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The massage industry is getting a rubdown. Soothe has raised $35 million to bring on-demand massages to the masses.
It’s one more example of how an on-demand app service can outmaneuver brick-and-mortar businesses, as Soothe says its costs can beat rivals in the traditional $14 billion U.S. massage market (according to the International SPA Association poll conducted by PwC). Therapists can be booked to show up in as little as an hour. The aim is to be disruptive, sort of like how Uber has disrupted the traditional taxi business.
The new funding came from current investor Riverside Company. The Los Angeles-based company has created an app that allows consumers to book appointments with licensed and vetted five-star massage therapists in 22 cities. The company plans to add 20 more U.S. cities by the end of the year, and it is already expanding internationally to places such as Vancouver, Canada. Soothe has more than 3,000 independent massage therapists on board, and the company claims they earn three to four times more than the industry standard.
“We make it easy to book a massage through an app, a website, or a phone call,” said CEO Merlin Kauffman in an interview with VentureBeat. “It’s a better way of experiencing a massage. It’s much less stressful. You don’t have to get in the car and deal with the pains of traffic. The therapist brings everything. They bring the table, the sheets, the oil, the music, and create the ambiance and turn your home into a spa.”
People who are less app-savvy can book through a website. Soothe optimizes for quality and time, sending over the booking to the highest-rated therapist who can get there the fastest.
“We’ve just created a better mousetrap,” said Kauffman. “The public market fit is clearly there.”
In most markets, Soothe’s price is $99 for 60 minutes, $139 for 90 minutes, and $169 for 120 minutes. Therapists keep 70 percent of the proceeds, and Soothe keeps the rest.
That’s much better than the traditional wages for many massage therapists, who sometimes make 10 percent of the total billed amount, Kauffman said.
Soothe has raised $47.7 million to date, and it has 40 employees. It competes with national retail chains such as Massage Envy and with smaller massage places. There’s an estimated 350,000 massage therapists in the U.S., and that means Soothe has a lot of room to grow.
In 2013, Kauffman created the company while at Harvard Business School, a period when he was frequently traveling and found it difficult to schedule a massage appointment outside standard business hours and locations. He started his first market in Los Angeles, using $400,000 of his own money. The company raised its first round of $1.7 million in funding in September 2014.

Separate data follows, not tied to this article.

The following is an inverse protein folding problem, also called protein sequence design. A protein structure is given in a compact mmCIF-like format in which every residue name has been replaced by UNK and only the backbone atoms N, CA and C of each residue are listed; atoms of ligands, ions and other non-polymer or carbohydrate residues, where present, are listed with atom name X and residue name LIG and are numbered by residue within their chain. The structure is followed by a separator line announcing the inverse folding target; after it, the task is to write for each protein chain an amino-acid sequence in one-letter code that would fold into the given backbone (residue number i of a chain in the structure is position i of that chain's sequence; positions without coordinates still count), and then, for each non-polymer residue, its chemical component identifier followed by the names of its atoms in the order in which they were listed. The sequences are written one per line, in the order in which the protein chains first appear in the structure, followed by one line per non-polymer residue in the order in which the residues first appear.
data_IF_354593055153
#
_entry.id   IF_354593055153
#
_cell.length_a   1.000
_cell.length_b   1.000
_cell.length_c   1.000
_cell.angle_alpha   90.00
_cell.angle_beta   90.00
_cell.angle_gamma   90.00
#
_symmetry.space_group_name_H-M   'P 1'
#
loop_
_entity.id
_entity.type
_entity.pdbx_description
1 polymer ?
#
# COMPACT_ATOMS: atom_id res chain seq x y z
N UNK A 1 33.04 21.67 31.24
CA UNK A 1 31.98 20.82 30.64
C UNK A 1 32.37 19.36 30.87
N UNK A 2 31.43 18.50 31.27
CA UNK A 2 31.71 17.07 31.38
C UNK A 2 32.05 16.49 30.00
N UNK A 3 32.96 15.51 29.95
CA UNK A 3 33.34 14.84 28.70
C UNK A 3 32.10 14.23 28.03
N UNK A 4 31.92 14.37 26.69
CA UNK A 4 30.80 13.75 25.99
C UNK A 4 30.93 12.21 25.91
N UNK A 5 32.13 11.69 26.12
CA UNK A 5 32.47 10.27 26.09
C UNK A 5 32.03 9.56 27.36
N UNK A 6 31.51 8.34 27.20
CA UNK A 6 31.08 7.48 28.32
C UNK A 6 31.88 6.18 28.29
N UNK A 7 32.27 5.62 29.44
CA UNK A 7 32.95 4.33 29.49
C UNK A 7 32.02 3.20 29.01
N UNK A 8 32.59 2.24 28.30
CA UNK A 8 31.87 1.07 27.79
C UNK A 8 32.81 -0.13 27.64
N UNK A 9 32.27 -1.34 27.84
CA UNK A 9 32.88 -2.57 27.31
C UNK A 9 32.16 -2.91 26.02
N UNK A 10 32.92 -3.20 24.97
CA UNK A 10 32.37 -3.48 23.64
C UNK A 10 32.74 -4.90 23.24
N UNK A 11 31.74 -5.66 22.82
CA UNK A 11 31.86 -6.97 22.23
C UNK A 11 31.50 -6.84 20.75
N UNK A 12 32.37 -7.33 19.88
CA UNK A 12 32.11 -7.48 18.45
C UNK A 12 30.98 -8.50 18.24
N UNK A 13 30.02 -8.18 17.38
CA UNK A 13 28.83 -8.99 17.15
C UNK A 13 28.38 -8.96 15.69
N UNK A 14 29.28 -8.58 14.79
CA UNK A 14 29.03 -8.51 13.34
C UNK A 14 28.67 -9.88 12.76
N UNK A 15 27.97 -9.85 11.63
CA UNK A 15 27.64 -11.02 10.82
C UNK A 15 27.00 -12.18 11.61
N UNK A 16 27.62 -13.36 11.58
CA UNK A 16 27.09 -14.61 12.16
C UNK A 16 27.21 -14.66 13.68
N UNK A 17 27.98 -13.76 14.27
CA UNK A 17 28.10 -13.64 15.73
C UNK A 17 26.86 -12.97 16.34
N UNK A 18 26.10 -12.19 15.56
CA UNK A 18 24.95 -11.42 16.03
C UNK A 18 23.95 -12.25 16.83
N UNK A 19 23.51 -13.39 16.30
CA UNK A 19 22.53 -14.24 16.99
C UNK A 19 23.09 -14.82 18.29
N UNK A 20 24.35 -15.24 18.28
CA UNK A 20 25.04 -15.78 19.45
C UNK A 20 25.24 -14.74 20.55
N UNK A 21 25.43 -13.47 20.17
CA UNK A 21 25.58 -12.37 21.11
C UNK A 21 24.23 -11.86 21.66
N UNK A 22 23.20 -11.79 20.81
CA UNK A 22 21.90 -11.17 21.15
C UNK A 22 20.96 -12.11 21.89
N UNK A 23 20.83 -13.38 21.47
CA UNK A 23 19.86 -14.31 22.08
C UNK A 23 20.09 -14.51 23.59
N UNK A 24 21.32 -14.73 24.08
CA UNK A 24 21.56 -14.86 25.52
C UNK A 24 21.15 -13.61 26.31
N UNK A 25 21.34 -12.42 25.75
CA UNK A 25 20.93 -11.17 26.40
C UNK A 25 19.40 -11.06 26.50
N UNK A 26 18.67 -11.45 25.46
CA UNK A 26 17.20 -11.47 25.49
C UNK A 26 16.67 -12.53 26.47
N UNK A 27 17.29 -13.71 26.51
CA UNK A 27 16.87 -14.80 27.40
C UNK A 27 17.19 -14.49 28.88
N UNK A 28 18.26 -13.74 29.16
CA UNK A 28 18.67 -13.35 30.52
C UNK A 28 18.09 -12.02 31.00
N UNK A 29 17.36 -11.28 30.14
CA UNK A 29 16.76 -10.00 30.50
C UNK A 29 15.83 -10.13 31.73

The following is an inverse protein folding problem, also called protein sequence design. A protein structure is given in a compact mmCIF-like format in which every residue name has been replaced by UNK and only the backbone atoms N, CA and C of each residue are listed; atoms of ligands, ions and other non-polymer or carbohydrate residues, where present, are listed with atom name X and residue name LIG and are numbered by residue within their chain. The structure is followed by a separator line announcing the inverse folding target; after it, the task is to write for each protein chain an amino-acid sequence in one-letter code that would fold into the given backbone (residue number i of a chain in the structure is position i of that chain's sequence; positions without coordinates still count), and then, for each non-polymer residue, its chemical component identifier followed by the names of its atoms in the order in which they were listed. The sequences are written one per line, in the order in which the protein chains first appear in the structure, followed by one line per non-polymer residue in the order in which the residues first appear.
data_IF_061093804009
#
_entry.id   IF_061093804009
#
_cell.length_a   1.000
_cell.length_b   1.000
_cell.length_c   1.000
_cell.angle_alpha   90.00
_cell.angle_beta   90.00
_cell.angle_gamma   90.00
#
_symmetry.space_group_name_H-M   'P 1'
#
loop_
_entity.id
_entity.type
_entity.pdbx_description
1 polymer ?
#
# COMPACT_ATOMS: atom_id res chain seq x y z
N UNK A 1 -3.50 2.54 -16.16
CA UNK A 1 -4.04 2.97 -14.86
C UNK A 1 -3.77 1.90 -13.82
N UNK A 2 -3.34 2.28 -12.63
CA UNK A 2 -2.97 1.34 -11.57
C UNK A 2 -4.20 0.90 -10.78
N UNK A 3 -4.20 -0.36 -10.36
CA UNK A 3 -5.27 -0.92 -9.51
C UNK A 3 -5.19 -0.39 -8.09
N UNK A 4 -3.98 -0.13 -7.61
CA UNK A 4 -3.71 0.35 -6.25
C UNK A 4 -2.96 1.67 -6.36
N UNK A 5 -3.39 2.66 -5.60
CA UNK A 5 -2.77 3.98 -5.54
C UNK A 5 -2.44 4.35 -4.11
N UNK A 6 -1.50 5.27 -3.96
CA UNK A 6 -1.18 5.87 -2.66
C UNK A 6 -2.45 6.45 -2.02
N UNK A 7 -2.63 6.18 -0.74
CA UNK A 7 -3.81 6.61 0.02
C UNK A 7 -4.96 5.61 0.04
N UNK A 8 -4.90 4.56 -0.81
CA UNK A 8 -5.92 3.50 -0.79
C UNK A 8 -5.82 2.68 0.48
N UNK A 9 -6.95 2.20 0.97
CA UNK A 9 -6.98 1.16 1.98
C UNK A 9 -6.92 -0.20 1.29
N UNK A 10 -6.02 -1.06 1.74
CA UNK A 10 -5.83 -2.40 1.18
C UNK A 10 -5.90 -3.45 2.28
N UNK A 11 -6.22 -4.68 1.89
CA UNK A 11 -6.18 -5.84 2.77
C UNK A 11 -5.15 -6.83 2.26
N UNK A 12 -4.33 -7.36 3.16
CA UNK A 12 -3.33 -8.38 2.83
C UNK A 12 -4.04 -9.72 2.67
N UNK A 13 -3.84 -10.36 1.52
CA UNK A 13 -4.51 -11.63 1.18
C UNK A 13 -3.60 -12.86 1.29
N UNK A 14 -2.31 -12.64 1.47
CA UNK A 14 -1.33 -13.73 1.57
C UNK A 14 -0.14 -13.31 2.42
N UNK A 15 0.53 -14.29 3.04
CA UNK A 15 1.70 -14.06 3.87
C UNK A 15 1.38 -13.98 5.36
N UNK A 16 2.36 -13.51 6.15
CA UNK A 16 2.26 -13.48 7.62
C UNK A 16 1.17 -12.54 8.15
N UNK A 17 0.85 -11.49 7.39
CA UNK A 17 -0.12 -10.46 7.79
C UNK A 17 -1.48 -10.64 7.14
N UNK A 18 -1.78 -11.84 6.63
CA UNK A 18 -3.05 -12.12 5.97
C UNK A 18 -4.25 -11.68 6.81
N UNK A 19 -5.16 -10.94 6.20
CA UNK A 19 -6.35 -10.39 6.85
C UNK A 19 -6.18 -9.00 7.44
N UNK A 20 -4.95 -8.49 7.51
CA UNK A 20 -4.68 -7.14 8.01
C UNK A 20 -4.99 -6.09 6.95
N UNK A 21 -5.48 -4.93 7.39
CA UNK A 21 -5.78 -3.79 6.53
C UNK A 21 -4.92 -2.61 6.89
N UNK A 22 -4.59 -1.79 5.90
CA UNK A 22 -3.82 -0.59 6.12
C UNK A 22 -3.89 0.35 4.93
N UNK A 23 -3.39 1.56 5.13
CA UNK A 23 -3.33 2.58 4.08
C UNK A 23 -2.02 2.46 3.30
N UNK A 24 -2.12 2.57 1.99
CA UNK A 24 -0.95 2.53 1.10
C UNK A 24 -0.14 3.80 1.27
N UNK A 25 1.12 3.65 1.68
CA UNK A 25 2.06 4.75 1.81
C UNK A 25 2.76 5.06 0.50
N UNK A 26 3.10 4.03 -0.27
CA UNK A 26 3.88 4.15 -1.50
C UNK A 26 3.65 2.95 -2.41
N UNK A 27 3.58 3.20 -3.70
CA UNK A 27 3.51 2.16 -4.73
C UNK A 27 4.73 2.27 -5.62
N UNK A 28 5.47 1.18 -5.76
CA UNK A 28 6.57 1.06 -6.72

“We have the best metrics so far, and we have the most capital,” he said. “We added 1,000 massage therapists in four months. We are really changing the lives of these massage therapists.”
What started as a solution to his own problem, however, has grown into a flourishing business. The number of massage therapists on the platform more than doubling since last year.
“While many companies have failed on the promise of ‘Uber for X,’ Soothe is a proven leader in a valuable market, and we’re eager to support them again as they look to expand,” said Riverside Company managing partner Loren Schlachet, in a statement.
Kauffman said the challenge is the high rate of growth and meeting demand. But he said the company uses only licensed therapists because of concerns about letting someone unprofessional into your home. Massage givers can be fronts for prostitution, but Kauffman believes that the 500 hours of training required for licensing screens out such people.
“Our brand screams legitimacy,” he said. “We work very hard to ensure the safety of our massage therapists and our clients, so the client receives a legitimate, therapeutic massage.”
Kauffman said much of the business is repeat customers, as it generates a huge amount of organic growth. The current markets include Los Angeles, the San Francisco Bay Area, New York, Atlanta, Austin, Boston, Chicago, Dallas, Fort Worth, Ft. Lauderdale, Houston, Indianapolis, Miami, Minneapolis, Philadelphia, Phoenix, San Diego, San Jose, Scottsdale, Seattle, Vancouver (British Columbia), and Washington D.C.
I tried it out and got a licensed therapist. You specify male or female, and pick the time and type of massage. She did a good job and was very professional. The service worked as advertised. As for being the next Uber, Kauffman said, “I don’t think we want to compare ourselves to Uber like that. We are growing on our own plan, and it is working very well.”
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